Today, we would see  I’m Harvard as being an odd way to talk, not as a way of being snooty and saying I am as good as you are. But we also, in today's world, understand that anyone who goes to Harvard must be very good at test taking, and must have been an all A student in high school. This was not true in 1934. 

Elon Musk can fear smart computers all he wants, but until computers can glean the underlying intent of a sentence on many levels he hasn’t much to worry about. Modern AI is about key words and search not about ideas. The main ideas in this dialogue are never actually mentioned, so searching key words won’t help much. The shipowner is saying, more or less: let’s find out how good you are because I am sure I am better than you and therefore better for this woman we are fighting over. The rancher’s response is I am as good as you are. In fact the movie has the woman going back to Clark Gable because of this very scene. She had previously said she wanted money and social status and Gable proved he was his rival’s equal.

Where can you find all this? Not in the actual sentences uttered, that is for sure. Understanding is about context and inferences and intent. One must figure out other people’s goals and plans in any conversation. Which of today’s ‘AI’s’  can be in a conversation and figure out just the right thing to say to undercut the other person?

How do we learn to do all this? Might we learn it at Yale? You would, in fact, but probably not in class. Real learning, the kind that forces us to re-think what we are doing and look for the underlying intentions of those with whom we are engaged, takes place in the dorms and after class. The teacher can babble at you all you want but you still have to talk to people, sound intelligent, figure out where they are coming from, and attempt to engage them and perhaps convince them. This is learned at Yale but it is not taught at Yale.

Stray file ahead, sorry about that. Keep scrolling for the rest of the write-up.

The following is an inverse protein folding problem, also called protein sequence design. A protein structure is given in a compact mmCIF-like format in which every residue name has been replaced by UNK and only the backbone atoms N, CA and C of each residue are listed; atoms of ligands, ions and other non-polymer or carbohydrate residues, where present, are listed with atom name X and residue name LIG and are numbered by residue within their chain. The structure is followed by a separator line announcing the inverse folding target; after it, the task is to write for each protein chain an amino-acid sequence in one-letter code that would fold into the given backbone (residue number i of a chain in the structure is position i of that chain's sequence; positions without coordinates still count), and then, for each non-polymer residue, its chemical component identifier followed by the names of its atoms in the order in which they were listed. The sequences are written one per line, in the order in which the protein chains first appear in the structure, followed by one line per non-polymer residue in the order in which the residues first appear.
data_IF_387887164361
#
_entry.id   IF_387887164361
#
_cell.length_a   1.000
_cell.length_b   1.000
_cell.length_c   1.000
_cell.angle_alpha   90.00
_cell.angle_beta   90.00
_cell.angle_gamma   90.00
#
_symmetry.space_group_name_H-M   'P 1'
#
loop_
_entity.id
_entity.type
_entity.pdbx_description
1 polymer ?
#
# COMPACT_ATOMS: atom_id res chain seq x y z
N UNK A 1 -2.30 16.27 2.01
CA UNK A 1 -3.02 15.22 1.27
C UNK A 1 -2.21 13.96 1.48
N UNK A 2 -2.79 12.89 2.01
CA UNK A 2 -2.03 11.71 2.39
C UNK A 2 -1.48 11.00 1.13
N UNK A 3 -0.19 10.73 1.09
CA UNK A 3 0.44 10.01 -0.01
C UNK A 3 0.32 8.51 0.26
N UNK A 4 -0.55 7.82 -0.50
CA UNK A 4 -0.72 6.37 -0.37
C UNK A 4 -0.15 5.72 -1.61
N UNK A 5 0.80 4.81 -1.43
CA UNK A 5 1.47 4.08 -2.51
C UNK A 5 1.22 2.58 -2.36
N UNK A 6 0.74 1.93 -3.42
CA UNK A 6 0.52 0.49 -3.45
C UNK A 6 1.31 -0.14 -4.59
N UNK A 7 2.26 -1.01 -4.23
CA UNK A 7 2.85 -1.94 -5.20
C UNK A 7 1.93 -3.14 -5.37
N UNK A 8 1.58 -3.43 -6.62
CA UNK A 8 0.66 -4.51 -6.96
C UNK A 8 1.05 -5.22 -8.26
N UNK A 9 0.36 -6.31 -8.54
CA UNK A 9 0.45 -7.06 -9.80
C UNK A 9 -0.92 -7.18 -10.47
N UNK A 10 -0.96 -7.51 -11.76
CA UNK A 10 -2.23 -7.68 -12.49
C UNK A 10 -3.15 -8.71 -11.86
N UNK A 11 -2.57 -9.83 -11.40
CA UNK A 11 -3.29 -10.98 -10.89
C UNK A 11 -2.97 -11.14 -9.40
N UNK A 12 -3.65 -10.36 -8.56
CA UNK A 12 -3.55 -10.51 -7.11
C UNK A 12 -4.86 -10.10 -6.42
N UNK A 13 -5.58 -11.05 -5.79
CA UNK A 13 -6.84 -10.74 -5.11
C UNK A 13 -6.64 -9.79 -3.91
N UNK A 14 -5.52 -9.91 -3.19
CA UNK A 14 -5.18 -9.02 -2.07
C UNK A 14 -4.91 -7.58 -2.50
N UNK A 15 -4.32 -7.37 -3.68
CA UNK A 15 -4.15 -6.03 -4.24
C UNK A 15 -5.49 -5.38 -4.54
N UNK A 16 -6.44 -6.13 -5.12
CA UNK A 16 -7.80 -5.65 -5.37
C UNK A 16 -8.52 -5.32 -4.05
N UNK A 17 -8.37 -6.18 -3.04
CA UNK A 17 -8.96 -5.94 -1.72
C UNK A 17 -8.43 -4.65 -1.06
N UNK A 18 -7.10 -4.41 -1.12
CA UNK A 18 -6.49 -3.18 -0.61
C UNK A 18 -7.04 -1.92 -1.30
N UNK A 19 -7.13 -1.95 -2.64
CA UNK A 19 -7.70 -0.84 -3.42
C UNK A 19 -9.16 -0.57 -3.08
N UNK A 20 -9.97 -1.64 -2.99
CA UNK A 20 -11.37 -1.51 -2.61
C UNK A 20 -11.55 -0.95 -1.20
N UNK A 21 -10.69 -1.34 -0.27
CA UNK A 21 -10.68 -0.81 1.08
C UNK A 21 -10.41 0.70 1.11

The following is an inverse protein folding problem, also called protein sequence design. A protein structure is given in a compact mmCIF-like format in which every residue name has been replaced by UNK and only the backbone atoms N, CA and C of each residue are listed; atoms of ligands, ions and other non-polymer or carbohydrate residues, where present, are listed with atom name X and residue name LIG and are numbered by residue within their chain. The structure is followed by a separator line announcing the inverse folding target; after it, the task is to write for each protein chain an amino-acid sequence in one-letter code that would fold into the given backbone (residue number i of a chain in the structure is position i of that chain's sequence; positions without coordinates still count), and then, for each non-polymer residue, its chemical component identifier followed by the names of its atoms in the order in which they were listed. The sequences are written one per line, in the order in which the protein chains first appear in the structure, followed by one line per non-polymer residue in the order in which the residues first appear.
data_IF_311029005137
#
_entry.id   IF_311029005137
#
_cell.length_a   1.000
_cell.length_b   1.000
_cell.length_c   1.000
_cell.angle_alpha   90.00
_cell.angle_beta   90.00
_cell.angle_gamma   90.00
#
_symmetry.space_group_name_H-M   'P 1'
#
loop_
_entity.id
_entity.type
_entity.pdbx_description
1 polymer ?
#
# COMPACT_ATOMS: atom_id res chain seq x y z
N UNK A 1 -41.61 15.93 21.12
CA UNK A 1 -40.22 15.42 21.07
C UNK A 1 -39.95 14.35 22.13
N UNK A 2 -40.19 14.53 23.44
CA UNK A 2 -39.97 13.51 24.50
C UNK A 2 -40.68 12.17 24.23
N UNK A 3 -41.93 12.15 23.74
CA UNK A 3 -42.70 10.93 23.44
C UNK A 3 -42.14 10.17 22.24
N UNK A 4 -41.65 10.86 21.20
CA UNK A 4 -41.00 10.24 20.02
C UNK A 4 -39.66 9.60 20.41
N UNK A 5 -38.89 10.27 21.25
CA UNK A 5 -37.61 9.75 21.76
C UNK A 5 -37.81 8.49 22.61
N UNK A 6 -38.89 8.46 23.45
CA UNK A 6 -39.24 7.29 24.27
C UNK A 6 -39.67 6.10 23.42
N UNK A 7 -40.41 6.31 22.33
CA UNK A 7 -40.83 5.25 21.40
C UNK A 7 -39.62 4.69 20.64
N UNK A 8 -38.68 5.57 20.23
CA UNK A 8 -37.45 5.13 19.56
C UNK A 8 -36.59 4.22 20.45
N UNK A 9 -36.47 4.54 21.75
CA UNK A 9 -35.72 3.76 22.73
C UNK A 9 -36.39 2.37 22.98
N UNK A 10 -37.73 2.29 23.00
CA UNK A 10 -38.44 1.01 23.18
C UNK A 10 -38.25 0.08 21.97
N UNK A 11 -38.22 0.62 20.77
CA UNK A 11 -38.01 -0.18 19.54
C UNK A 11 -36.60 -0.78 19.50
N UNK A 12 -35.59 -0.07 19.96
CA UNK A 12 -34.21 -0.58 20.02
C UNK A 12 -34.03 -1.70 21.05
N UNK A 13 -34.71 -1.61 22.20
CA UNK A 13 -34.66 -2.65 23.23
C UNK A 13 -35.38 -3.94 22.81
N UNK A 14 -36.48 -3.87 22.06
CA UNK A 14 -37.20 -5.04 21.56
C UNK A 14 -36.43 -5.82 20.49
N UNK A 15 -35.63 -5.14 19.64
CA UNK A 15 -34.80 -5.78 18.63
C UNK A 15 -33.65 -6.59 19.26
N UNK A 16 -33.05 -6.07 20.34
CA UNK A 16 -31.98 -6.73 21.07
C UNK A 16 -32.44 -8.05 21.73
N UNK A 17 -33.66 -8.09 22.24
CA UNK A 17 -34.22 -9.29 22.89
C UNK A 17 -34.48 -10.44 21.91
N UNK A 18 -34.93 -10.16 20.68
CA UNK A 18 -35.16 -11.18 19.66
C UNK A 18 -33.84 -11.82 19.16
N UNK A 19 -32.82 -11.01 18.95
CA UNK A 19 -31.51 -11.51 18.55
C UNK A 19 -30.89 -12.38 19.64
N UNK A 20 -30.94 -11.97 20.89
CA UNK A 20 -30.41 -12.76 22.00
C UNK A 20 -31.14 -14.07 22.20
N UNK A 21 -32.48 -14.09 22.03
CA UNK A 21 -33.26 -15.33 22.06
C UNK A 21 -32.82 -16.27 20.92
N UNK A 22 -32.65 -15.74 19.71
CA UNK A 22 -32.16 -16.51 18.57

In fact, very little of that we need to teach people and what people need to learn in order to understand the world is learned at school, its learned from experience and reflection on that experience.

We have AI wrong, learning wrong, and education wrong. Other than that we are doing fine.

Tuesday, July 11, 2017

Take Deep Dive when you want to learn something

The latest fad in e-learning is usually something silly, but the current fad of nano-learning (look here if you want to know more about this ridiculous fad:  (  ) drives me especially crazy. Why? Because it is the exact opposite of the solution to the fundamental problem we have in education and learning. 

When we learn something and feel that we really know that thing, something is always the case. We have taken a deep dive into that thing.

What do I mean when I say “deep dive?” You have taken a  deep dive when you immerse yourself in something, obsess about it, look at everything through the perspective of that thing and make yourself an expert. 

Our current system of education makes deep dives very difficult to do. At this moment I am thinking about this because we have built a 6 month long deep dive into cybersecurity for the Pentagon. Trust me, it takes at least that long to really understand cyber warfare.